“Less Meat, Less Heat, More Life!” That is what Arnold Schwarzenegger had to say with James Cameron along with China’s big announcement to cut meat consumption by 50% by 2030.
He didn’t say become a vegan or vegetarian, which may be the right thing for you; he said less meat and the driving force is that this is the #2 cause of greenhouse gases that are heating the planet.
Nutrient Rich Superfoods could not be more behind this message that came with the big announcement from China.
China’s health ministry released new dietary guidelines — with profound implications.
The guidelines encourage the nation’s 1.3 billion people to reduce their meat consumption by 50% between now and 2030.
If achieved, these guidelines would lead to a reduction in meat consumption that would be greater than all the meat currently consumed in the United States.
The Chinese communist party has found unusual allies. Former California Governor Arnold Schwarzenegger and Avatar producer James Cameron have produced a series of provocative videos aimed at supporting the cause.
In the last 30 years, Chinese meat consumption has quadrupled.
Tragically, more than 114 million people in China are now suffering from diabetes, according to a 2013 study published in the Journal of the American Medical Association. And 28% of men and 27% of women are overweight or obese, as found in a paper published in The Lancet.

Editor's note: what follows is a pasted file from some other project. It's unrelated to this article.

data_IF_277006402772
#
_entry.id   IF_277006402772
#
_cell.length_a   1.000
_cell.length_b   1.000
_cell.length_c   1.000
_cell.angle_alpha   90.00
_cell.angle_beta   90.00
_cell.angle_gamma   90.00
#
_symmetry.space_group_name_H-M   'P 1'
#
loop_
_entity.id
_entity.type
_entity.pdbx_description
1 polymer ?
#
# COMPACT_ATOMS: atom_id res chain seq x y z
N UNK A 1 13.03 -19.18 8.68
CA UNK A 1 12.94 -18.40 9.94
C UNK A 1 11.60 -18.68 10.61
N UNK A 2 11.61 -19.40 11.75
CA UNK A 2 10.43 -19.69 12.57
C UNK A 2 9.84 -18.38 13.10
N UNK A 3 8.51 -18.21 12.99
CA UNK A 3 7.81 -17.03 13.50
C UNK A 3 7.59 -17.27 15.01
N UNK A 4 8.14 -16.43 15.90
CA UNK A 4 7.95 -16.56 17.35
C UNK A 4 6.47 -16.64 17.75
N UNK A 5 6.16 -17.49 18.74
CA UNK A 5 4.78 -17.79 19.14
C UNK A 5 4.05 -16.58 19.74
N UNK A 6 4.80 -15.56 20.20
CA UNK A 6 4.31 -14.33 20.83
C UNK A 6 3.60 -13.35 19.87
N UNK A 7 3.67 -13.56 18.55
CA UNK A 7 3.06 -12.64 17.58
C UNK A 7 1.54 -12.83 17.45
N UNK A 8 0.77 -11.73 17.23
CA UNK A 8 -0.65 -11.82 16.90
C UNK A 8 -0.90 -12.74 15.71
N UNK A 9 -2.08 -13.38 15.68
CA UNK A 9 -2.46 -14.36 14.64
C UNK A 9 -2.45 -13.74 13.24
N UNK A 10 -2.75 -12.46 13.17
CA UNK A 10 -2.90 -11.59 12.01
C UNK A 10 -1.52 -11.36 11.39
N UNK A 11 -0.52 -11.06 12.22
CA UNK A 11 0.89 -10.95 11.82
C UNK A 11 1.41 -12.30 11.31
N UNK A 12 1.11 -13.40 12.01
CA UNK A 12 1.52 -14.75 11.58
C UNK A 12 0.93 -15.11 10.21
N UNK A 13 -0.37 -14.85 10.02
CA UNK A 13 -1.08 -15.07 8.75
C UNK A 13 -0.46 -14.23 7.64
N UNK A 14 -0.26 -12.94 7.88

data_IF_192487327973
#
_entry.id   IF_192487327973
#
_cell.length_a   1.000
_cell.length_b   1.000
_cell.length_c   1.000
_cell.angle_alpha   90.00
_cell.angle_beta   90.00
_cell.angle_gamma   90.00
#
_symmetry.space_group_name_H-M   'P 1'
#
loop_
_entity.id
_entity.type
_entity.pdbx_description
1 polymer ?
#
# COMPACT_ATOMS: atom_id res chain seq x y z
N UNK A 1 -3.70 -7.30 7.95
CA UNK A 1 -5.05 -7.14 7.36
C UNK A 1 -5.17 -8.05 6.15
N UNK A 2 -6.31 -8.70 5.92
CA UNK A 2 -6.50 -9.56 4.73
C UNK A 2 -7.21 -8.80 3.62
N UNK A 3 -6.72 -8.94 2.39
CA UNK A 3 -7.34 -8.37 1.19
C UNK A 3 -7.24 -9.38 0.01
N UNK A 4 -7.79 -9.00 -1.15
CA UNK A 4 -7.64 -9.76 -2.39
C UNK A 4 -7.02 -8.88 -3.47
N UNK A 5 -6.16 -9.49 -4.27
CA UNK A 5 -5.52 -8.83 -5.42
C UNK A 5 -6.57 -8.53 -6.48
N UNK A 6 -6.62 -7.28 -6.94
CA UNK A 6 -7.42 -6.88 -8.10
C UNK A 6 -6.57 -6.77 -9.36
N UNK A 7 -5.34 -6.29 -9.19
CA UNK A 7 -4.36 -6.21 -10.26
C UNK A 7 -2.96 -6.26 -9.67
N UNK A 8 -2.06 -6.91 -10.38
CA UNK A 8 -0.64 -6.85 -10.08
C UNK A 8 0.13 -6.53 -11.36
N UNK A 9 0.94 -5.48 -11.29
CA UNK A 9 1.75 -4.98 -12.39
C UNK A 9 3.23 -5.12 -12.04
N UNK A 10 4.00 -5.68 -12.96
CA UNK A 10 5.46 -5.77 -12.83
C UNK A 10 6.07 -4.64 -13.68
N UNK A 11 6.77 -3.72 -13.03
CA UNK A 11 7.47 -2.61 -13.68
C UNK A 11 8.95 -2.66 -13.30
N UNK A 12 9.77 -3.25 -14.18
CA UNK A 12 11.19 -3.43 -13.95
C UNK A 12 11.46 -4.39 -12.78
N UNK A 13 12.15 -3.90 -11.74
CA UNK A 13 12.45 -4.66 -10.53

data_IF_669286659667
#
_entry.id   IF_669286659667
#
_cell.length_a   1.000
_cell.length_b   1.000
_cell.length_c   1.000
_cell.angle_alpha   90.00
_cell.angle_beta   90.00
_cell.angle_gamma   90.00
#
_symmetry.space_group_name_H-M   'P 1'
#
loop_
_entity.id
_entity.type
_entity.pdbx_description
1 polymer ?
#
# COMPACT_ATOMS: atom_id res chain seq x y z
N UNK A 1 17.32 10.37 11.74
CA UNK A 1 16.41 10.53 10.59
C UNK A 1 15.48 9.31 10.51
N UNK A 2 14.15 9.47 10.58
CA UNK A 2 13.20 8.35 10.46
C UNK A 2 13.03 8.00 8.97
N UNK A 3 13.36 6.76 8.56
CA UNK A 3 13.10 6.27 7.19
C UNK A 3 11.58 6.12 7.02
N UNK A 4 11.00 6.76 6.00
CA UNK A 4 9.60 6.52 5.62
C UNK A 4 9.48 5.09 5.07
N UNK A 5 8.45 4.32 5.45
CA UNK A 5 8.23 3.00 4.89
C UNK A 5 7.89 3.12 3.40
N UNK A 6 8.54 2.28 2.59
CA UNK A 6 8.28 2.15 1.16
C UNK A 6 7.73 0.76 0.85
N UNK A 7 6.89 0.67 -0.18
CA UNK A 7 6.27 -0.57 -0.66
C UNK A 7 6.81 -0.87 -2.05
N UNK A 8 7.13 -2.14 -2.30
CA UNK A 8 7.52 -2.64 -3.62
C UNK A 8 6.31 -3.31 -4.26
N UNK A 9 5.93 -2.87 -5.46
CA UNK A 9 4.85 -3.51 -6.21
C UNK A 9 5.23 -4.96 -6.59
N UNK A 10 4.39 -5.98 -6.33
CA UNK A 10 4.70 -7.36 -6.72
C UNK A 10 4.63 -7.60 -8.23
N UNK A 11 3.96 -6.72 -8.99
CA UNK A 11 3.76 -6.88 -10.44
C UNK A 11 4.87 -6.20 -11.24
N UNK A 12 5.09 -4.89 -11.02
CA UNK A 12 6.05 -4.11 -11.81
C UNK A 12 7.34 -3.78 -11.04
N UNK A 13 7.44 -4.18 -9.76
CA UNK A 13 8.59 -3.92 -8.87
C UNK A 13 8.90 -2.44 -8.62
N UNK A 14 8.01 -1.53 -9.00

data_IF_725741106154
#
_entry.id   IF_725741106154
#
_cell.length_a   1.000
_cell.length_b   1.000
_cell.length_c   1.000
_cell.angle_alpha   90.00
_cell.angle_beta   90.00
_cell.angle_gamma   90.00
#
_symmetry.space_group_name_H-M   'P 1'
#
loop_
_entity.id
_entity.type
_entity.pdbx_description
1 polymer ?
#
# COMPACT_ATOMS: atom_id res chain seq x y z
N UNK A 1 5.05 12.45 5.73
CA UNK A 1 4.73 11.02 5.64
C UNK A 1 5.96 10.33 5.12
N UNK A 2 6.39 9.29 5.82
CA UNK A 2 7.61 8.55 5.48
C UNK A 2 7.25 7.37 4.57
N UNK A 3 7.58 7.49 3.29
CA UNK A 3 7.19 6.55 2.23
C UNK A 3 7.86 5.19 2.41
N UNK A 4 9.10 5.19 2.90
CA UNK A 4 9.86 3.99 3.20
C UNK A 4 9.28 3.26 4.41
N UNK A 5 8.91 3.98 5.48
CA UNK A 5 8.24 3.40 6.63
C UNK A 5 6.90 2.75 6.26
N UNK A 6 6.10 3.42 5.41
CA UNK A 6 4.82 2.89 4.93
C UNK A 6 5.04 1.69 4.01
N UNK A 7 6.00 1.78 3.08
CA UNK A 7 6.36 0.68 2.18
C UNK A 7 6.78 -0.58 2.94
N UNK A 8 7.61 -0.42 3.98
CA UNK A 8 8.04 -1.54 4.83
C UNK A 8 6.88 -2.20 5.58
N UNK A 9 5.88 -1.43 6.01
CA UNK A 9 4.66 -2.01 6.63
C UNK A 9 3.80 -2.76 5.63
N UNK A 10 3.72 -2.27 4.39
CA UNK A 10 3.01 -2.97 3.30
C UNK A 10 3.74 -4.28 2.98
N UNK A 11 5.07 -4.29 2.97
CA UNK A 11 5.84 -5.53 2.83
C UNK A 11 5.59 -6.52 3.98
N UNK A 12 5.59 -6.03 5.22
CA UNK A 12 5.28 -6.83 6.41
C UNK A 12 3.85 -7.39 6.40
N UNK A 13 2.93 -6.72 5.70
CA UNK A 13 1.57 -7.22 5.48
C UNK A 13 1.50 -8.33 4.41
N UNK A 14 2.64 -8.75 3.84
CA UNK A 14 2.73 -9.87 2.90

The primary goal of these new guidelines is to improve the health of the Chinese people. But this dramatic change would also have an extraordinary impact on the world’s climate, water supplies, and food security. Millions of lives would be saved, and greenhouse gas emissions would be reduced by a billion tons per year.
A global switch to diets that rely less on meat and more on fruit and vegetables would have staggering benefits, researchers from the Oxford Martin School reported in March 2016. Such a shift could save up to 8 million lives by 2050 and reduce food-related greenhouse gas emissions by two-thirds, and lead to healthcare-related savings and avoided climate damages amounting to $1.5 trillion.
China’s new guidelines are a huge step in that direction.
Currently, the average Chinese person eats 63 kg of meat per year. The new guidelines call for reducing this to 14 kg to 27 kg per year — which would be the most rapid drop in meat consumption by a population even remotely near this large in world history.
For the last 30 years, China has been following the American example — with an explosion of restaurants like KFC and McDonald’s — and with a corresponding explosion in rates of a long list of diet-related diseases. But now, the nation is seeing where this path leads — and is beginning to change its course. Perhaps now, the United States will follow China’s lead.
The future of the planet may depend on it.
Ref: The Food Revolution.